No matter who wins the Senate in this week’s midterm elections, some familiar faces in key communications committees will be gone.
Three of the most veteran legislators on the communications front, all Democrats, are retiring after, collectively, almost 130 years in Congress, give or take a recess or two.
Those are Sen. Jay Rockefeller (D-W. Va.), chairman of the Senate Commerce Committee; Rep. Henry Waxman (D-Calif.) ranking member on House Energy & Commerce, and Rep. John Dingell (D-Mich.), the longestserving member of Congress in history.
Dingell, long a friend of broadcasters, who pushed for resolving border issues before conducting the incentive auction, is, as one cable lobbyist put it, irreplaceable.
But who succeeds Rockefeller and Waxman in those leadership positions could help determine the direction of key communications oversight bodies.
Waxman has been a foe of mega-mergers and loosening broadcast ownership restrictions. Rockefeller has been a critic of consolidation as well, and has focused the committee on cybersecurity, privacy and content issues, including TV violence. Both have been very active in the communications space.
If the Democrats pull off an upset and manage to hold the Senate, Sen. Bill Nelson of Florida is expected to succeed Rockefeller.
That could put more power in the hands of the chairman of the Communications Subcommittee since Nelson has not been very involved in communications issues on the committee.
Rockefeller tended not to distribute power to the subcommittee, points out one former congressional staffer, but Nelson may move in the other direction and give the Communications Subcommittee more power to call hearings.
That chairman could either be Mark Pryor (D-Ark.), the current Communications Subcommittee chair, or someone else if Pryor loses—though if Pryor loses it is more likely that it will be a Republican heading the committee since his is one of the closecall seats that will determine control of the Senate.
If it is not Pryor, Claire McCaskill (D-Mo.), current chair of the Senate Consumer Protection Subcommittee, could be in line for the post. That could give some cable operators pause. McCaskill has been hammering them over cable prices and service.
If the Republicans win the Senate, it will almost certainly not be the two-thirds seats to overturn a presidential veto. If, therefore, a Republican Congress tried to step in to block FCC network neutrality rules, open Internet fan Barack Obama would almost certainly veto.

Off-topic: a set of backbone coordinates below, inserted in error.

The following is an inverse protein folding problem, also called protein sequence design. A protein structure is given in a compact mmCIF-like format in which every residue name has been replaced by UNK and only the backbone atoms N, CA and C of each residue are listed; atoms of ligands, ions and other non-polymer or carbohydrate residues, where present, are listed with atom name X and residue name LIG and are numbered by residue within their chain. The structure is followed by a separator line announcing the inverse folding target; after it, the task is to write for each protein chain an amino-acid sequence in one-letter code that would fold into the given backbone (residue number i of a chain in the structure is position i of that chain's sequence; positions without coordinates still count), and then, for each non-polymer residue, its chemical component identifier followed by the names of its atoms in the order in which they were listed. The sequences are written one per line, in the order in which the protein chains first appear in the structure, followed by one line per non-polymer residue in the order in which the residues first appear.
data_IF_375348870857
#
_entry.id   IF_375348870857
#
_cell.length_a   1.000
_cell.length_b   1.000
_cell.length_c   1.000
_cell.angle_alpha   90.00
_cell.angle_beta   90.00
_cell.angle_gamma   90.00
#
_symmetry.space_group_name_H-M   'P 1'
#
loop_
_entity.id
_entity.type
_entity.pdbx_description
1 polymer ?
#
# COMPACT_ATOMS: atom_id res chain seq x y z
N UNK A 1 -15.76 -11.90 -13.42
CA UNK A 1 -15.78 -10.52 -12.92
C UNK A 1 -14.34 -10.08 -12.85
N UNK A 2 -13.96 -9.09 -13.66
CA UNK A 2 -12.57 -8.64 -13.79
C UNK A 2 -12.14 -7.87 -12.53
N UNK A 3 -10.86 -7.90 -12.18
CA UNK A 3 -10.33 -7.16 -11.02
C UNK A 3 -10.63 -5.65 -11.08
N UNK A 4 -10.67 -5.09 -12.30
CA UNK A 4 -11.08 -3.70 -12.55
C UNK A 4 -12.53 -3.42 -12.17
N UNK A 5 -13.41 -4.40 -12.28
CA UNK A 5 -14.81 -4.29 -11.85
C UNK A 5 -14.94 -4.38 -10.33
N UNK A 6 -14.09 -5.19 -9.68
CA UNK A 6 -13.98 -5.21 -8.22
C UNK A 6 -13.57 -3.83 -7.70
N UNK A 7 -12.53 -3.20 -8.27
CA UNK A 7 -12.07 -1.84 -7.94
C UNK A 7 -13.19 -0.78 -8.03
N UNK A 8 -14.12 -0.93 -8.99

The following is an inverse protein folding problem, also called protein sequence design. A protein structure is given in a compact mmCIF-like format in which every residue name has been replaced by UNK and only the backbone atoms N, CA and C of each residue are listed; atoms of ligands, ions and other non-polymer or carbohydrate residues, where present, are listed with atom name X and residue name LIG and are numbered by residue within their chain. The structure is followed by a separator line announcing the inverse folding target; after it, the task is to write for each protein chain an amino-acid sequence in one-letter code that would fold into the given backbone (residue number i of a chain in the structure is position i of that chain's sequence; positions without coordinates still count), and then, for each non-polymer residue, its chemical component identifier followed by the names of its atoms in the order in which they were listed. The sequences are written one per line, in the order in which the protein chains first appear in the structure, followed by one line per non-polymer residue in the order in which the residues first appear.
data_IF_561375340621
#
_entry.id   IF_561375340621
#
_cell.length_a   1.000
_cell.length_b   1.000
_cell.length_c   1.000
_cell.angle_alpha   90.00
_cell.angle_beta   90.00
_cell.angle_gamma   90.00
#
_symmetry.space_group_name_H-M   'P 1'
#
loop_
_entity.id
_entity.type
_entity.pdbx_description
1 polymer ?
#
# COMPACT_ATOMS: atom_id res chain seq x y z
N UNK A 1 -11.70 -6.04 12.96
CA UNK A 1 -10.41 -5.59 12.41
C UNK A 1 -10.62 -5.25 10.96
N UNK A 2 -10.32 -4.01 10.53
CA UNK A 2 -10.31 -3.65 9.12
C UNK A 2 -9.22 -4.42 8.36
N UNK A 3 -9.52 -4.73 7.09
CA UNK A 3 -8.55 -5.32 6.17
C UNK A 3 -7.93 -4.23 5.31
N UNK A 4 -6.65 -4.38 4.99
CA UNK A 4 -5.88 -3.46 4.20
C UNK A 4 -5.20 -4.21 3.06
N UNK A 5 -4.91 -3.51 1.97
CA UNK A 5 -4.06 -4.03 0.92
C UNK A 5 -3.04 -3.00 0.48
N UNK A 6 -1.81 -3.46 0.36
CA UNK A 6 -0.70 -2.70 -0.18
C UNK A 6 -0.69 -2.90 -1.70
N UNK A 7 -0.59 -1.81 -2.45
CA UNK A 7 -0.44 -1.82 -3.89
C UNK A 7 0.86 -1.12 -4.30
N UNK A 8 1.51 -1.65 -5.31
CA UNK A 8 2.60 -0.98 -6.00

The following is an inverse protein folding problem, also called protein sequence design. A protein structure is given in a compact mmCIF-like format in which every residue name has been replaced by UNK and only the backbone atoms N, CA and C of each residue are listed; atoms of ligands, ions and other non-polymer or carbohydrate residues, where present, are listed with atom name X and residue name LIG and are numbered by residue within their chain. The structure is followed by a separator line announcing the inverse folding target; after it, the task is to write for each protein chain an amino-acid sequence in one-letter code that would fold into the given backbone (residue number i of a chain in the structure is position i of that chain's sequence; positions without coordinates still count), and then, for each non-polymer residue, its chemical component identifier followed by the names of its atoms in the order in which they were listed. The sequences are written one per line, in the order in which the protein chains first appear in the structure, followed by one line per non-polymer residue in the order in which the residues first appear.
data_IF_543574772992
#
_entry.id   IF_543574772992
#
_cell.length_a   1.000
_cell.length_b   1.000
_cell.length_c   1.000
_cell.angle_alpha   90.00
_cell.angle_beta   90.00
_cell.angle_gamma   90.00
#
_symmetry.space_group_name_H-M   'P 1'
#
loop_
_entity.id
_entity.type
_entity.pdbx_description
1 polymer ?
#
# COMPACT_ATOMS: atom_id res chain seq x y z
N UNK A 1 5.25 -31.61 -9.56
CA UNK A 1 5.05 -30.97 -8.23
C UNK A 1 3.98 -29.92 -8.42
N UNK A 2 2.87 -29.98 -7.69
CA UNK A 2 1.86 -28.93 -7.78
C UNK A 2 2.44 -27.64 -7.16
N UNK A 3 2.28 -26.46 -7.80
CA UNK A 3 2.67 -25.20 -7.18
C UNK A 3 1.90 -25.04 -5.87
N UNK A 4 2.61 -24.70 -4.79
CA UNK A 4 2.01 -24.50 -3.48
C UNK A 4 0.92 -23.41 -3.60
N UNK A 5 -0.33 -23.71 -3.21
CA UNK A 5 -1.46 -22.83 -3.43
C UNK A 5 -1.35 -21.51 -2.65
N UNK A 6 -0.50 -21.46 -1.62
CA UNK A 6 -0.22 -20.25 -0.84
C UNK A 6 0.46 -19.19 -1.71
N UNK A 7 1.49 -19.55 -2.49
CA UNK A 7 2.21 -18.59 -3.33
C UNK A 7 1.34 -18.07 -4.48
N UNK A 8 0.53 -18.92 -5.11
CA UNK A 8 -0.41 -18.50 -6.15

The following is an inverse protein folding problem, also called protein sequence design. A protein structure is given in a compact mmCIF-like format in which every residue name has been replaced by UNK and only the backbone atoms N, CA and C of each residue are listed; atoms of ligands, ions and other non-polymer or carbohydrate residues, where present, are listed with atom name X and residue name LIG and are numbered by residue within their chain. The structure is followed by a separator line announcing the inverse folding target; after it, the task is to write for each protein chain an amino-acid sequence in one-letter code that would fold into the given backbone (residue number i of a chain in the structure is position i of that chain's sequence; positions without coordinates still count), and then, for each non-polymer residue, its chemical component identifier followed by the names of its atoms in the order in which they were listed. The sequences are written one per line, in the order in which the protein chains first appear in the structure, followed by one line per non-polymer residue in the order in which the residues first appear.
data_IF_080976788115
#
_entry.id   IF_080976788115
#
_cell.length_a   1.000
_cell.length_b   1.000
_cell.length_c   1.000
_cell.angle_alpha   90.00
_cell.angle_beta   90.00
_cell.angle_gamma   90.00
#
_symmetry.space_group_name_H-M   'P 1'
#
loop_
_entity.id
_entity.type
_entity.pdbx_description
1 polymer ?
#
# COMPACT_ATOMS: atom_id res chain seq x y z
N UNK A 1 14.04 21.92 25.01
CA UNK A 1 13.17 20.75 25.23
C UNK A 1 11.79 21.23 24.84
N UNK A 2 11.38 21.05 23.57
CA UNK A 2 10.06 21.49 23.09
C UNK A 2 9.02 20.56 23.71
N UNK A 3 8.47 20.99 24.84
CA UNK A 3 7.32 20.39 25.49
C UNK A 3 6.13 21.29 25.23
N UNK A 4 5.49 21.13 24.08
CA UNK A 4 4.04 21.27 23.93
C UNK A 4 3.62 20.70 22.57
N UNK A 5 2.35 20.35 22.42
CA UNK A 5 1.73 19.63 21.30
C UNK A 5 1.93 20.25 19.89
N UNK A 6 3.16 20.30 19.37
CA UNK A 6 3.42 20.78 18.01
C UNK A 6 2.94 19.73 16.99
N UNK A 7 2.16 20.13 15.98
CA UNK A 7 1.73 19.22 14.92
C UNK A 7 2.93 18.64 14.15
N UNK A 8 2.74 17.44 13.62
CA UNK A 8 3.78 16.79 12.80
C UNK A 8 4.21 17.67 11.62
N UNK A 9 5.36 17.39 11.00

A Republican victory may mean Sen. John Thune of South Dakota replaces Rockefeller. That would be a plus for cable operators and of some concern to broadcasters: Thune teamed with Rockefeller on the Local Choice proposal that would have nixed the retrans regime. Like Rockefeller, he has been active on the telecom front and would be expected to continue in that vein.
But factoring into the committee activity could be the 2016 presidential race. Thune has been talked about as a possible candidate, while two other members of the Commerce Committee, Ted Cruz (R-Texas) and Marco Rubio (R-Fla.) are also in the conversation.
In the House, Republicans will remain in control, but Waxman’s exit as the ranking member of the Energy & Commerce Committee opens up a slot for, likely, either Rep. Anna Eshoo (D-Calif.) or Frank Pallone (D-N.J.). Pallone has the seniority; Eshoo has made a louder mark.
FCC PUTS THE TOP UP
The FCC has begun what could be a long and contentious process to determine how to regulate over-the-top (OTT) video providers.
Citing CBS and HBO OTT efforts among many others, FCC chairman Tom Wheeler has finally circulated a proposal to define linear OTTs as multichannel video providers, at least in terms of access to programming and negotiation for retransmission consent.
B&C first reported on the draft Notice of Proposed Rulemaking (NPRM) almost a month ago.
The proposal asks, but does not answer, what responsibilities those OTTs will be subject to. In fact, the FCC is suggesting they are more like satellite providers, which do not have the same carriage obligations as cable operators.
Wheeler made it clear in a blog post that the move was meant to ensure OTTs could become stronger distribution competitors and gain access to some of the content that had been “locked up” by cable.
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